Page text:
Others, like Chinweizu (born Chinweizu Ibekwe), sought to ‘help release African culture from the death-grip of the West’—releasing the African novel, for example, through an acknowledgment that it came from an oral form, with a movement to the written form, in the same way that the European novel arose from classical myths and epics. This view denies, of course, the oral tradition an independent space in history and even its continuation in contemporary society. In her book Literacy and Orality, Ruth Finnegan argues that both orality and literacy:

… take diverse forms in differing cultures and periods, are used differently in different social contexts and, insofar as they can be distinguished at all as separate modes rather than a continuum, they mutually interact and affect each other, and the relations between them are problematic rather than self evident.

In light of such debates, one would perhaps have expected a strongly polarised perspective from the Umuahia generation, in the form, for example, of resistance against their colonial education. One would, perhaps, even anticipate a desire to articulate a ‘pure’ indigenous African identity, an explicit rejection of the colonial tradition. However, as Achebe and Friends articulates, the writers’ time at Umuahia saw them end up at more of a crossroads than any definitive destination. According to Achebe:

The crossroads does have a certain dangerous policy; dangerous because a man might perish there wrestling with multiple-headed spirits, but also he might be lucky and return to his people with the boon of prophetic vision.

In Umuahia’s case, it was the latter: a place so abundant the fruit overflowed.


Rather than a conflicted agony of internalised oppressions and rebellions, there seems to have been a harmonious synthesisation at Umuahia, which Ochiagha terms the ‘third space’: a space ‘of cultural translation, reserving open manifestations of their newfound hybrid subjectivity for politically tenable times’. The group ‘began to envision the possibilities of cultural hybridity for aesthetic, personal and political emancipation’.

Okigbo demonstrated this as an avid cricket player at Umuahia. While he is said to have enjoyed the game immensely, he was determined to play it his way. Quoting Simon Gikandi’s analysis in Maps of Englishness: Writing Identity in the Culture of Colonialism, Ochiagha notes that while colonial sport presupposed a conformity to English gentlemanly behaviour, cricket, similar to literature, is an institution ‘that allows formerly colonised peoples to hallow new spaces of identity and self expression’. Okigbo’s use of cricket to carve out a form of individual selfhood is noted by Chike Momah:

We were both taught to write conventional poetry, with Iambic and Trochaic pentameters and all that. Okigbo’s emerging poetry rejected all that. Just as he had opted for the cross bat rather than the straight bat we were taught in cricket, he opted for the unconventional in his poetry.

Ochiagha also highlights how Ike’s time in Umuahia’s ‘third space’ ferment clearly comes through in his work, specifically in his novel The Bottled Leopard. The main character, Amobi—who is a student at a boarding school—experiences visions that are akin to spiritual experiences. These visions are dismissed by the schoolmasters from whom he seeks advice, and ‘rather than polarise colonial and indigenous perceptions … [Amobi] realises the need to illuminate indigenous modes of knowledge with the help of his colonial education’.

Mr Babatunde, the Nigerian teacher in Ike’s The Bottled Leopard, advises Amobi:

My advice to you is to chew your stick thoroughly in the privacy of your bedroom and use your toothbrush in public spaces … You will not receive any useful answers and yet you’ll continue tarnishing your public image. Whenever you go home, find out the people who know what you are looking for. Listen to them.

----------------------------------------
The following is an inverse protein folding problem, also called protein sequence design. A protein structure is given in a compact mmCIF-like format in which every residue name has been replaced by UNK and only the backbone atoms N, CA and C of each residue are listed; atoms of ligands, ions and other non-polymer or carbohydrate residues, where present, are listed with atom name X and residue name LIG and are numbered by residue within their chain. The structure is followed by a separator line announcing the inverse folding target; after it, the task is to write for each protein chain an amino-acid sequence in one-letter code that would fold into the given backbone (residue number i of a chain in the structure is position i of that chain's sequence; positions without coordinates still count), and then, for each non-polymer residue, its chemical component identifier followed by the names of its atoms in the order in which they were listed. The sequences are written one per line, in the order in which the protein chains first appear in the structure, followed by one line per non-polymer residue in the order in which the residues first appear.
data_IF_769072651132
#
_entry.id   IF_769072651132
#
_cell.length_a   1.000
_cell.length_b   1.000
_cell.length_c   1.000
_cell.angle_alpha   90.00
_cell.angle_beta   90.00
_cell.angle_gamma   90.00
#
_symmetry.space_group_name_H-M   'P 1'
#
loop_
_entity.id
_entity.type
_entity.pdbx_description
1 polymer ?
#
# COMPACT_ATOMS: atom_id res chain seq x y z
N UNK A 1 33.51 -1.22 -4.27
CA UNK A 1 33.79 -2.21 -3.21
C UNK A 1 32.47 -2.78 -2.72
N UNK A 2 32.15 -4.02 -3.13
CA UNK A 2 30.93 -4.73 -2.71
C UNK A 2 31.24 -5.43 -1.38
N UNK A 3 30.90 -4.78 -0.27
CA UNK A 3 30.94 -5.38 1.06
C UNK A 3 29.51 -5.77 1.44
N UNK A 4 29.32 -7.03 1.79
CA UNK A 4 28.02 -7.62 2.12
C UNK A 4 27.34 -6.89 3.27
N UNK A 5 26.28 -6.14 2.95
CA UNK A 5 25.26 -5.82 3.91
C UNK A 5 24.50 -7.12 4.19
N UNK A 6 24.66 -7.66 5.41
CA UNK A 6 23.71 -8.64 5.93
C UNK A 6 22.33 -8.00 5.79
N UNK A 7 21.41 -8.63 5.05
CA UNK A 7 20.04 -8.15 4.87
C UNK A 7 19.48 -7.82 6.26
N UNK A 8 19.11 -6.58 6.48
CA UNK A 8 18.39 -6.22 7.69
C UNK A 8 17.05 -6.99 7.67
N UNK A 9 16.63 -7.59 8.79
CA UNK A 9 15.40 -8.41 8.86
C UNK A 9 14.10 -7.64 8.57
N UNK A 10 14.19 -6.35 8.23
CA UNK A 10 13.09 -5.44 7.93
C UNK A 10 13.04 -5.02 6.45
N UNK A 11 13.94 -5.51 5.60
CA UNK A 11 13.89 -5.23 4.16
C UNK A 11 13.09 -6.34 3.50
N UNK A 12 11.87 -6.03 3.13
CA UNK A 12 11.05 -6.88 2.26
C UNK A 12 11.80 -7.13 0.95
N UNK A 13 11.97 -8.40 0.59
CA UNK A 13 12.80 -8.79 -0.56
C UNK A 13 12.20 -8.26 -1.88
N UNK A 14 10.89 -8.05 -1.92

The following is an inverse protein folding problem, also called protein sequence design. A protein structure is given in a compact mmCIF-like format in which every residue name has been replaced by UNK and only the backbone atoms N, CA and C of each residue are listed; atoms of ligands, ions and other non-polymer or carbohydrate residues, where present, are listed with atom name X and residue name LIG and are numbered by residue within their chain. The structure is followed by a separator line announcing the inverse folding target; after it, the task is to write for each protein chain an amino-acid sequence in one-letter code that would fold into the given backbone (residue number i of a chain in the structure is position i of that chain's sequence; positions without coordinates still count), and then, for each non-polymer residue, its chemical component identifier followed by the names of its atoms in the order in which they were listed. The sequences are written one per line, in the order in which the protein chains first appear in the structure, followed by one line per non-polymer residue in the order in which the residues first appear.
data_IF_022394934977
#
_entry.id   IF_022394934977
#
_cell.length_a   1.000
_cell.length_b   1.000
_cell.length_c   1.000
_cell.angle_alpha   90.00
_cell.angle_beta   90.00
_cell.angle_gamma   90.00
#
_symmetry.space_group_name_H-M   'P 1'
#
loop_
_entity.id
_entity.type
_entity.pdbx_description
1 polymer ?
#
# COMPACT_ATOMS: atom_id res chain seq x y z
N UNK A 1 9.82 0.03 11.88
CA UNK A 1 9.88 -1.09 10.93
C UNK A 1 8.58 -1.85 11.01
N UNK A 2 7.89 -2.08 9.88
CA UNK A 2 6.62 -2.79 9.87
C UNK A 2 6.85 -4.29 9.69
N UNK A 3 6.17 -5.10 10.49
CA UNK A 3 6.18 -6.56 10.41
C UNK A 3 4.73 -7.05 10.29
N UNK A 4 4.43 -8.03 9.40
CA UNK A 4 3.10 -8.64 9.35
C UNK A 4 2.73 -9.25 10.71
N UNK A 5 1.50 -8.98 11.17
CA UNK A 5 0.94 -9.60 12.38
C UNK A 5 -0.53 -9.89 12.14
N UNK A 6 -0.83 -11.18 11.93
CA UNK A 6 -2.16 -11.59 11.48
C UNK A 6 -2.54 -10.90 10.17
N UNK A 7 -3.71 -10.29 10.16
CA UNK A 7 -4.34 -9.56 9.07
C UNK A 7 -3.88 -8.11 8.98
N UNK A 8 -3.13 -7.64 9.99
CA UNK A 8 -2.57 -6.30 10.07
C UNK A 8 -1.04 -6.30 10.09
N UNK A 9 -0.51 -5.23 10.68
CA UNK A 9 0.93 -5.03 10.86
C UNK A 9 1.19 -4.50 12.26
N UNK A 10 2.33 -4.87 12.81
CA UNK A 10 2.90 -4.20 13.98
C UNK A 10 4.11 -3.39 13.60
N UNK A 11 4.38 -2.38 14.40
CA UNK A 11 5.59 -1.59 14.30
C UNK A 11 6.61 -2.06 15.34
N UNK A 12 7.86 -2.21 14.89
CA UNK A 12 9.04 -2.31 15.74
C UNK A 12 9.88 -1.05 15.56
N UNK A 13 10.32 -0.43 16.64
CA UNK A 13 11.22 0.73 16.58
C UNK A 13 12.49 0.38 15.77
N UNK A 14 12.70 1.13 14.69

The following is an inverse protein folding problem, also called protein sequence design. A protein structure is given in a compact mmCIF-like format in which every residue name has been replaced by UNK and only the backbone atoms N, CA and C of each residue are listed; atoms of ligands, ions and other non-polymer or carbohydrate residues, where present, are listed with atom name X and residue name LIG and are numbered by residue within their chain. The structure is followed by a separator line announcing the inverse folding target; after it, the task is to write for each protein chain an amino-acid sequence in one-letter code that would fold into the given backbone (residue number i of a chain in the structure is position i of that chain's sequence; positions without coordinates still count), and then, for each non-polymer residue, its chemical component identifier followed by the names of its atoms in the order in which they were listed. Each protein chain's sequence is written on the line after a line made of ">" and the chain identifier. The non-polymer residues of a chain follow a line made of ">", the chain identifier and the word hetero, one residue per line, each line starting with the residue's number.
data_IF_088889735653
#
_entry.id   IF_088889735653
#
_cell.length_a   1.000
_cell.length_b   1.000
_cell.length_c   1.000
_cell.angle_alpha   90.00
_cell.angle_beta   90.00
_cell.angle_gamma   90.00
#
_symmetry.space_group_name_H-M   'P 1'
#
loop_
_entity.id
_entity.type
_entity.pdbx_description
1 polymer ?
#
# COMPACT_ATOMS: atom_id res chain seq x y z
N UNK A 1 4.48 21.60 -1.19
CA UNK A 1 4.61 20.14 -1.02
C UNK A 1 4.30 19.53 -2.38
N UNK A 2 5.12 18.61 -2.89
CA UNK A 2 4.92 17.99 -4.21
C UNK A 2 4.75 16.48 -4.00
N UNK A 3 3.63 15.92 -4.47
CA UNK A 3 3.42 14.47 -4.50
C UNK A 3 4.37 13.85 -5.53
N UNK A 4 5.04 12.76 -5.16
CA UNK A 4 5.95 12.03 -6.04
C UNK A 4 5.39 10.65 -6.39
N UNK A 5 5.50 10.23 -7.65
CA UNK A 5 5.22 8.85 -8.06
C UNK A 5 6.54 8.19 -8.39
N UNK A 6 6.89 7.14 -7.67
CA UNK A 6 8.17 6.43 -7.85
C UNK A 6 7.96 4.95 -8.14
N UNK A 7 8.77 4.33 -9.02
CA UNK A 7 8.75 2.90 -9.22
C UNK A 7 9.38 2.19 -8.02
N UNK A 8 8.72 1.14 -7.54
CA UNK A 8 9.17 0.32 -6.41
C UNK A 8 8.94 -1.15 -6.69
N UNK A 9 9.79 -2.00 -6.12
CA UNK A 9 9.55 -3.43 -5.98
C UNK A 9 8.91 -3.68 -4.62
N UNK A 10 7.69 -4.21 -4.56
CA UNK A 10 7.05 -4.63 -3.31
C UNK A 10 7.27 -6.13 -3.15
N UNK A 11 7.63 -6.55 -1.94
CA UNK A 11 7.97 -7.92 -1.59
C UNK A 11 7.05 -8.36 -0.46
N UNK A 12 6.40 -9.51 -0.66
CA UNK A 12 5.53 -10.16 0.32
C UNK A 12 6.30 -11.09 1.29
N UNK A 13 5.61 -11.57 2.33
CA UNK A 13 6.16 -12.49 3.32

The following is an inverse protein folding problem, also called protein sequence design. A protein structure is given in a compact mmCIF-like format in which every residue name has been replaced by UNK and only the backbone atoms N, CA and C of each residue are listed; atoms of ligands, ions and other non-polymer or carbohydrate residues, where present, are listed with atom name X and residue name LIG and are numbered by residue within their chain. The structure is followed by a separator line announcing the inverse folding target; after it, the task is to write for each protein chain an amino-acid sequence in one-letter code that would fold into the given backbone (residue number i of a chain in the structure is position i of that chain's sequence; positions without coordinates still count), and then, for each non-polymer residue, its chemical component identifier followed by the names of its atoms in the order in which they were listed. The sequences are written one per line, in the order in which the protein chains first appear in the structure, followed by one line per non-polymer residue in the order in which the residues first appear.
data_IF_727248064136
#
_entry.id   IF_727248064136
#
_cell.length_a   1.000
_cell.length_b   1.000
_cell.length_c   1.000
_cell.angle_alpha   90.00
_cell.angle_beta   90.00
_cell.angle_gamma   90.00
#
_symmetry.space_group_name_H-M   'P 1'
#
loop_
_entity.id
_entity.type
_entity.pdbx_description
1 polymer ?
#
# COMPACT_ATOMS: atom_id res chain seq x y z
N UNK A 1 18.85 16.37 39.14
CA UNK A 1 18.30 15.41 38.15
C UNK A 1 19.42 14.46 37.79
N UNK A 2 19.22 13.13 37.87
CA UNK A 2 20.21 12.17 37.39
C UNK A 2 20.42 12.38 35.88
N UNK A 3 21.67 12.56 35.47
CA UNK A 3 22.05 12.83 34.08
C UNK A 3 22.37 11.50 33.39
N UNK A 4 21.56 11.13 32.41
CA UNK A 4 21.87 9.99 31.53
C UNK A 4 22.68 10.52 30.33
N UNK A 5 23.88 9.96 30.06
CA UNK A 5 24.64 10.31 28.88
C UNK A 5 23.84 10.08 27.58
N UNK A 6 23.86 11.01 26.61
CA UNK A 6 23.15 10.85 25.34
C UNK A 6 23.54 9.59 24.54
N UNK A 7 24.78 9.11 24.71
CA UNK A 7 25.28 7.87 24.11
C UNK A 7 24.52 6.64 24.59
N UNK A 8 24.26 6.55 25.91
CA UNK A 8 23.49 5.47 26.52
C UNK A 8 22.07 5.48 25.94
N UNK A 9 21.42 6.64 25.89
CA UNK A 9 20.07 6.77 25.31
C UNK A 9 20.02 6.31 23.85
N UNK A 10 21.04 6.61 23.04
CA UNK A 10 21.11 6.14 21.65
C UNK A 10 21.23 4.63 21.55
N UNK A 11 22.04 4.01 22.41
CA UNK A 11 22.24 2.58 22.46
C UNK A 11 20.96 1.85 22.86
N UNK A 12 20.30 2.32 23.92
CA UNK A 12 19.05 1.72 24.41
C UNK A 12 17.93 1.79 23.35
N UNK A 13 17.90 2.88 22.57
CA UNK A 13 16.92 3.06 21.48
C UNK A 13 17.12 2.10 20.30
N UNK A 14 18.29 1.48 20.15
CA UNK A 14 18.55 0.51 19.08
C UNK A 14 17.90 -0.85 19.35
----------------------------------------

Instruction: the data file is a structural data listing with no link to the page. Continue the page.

Compare this with what happened in real life, at a a real Nigerian boarding school. Ochiagha quotes Achebe:

Students did not merely ‘admire, wonder, imitate, and learn’ in Umuahia’s colonial enclave. They saw themselves as occupants of a liminal space, co-opting the cultural codes of their elite English education in symbolic ways.


Quoting Achebe, in a book about Nigerian literature, is almost unavoidable, and Ochiagha does not ignore the fact that the four other writers under consideration in her book lived in his shadow, at different times called his ‘sons’, or as belonging to the ‘school of Achebe’. But while her book’s title might make the work seem to centre on him, Achebe and Friends at Umuahia dedicates space and time to all five writers equally, excavating their memories and experiences and their joint connections with scrupulous equitability. This includes covering the ways the writers set themselves apart from Achebe. Okigbo was very clear in challenging Achebe’s philosophy of a writer as a teacher:

I don’t in fact think it is necessary for the writer to assume a particular function as the Messiah or anything like that … If he wants to educate people he should write text books. If he wants to preach a gospel he should write religious tracts. If he wants to propound a certain ideology he should write political tracts.

Okigbo advocated for writing to be a deeply personal and intense spiritual experience, for this, he believed, was the place where art originated. Similarly, Amadi saw himself as a storyteller and thought that ‘hiding behind the facade of a novel to launch a political assault is prostitution of literature’.

Achebe and Friends at Umuahia, then, is more than a literary history: it makes literary history itself, by correcting the notion that Achebe’s contemporaries were in any way his ‘sons’ or ‘followers’, and highlighting how this simplistic understanding has become a form of erasure. At the end of the book Ochiagha writes, ‘Nigerian literary history will remain incomplete until more research is done on the lifelong work of all the country’s first generation writers’. We can only hope that others take up her call, for the benefit of a richer and fuller archive, and a better understanding of the world that made a Primus Inter Pares like Achebe possible.

  • Lebohang Mojapelo is an editor, writer, researcher and poet based in Johannesburg. Follow her on Twitter.
Image of Chinua Achebe: Eliot Elifoson/National Museum of African Art/Smithsonian Institution/Composite: The JRB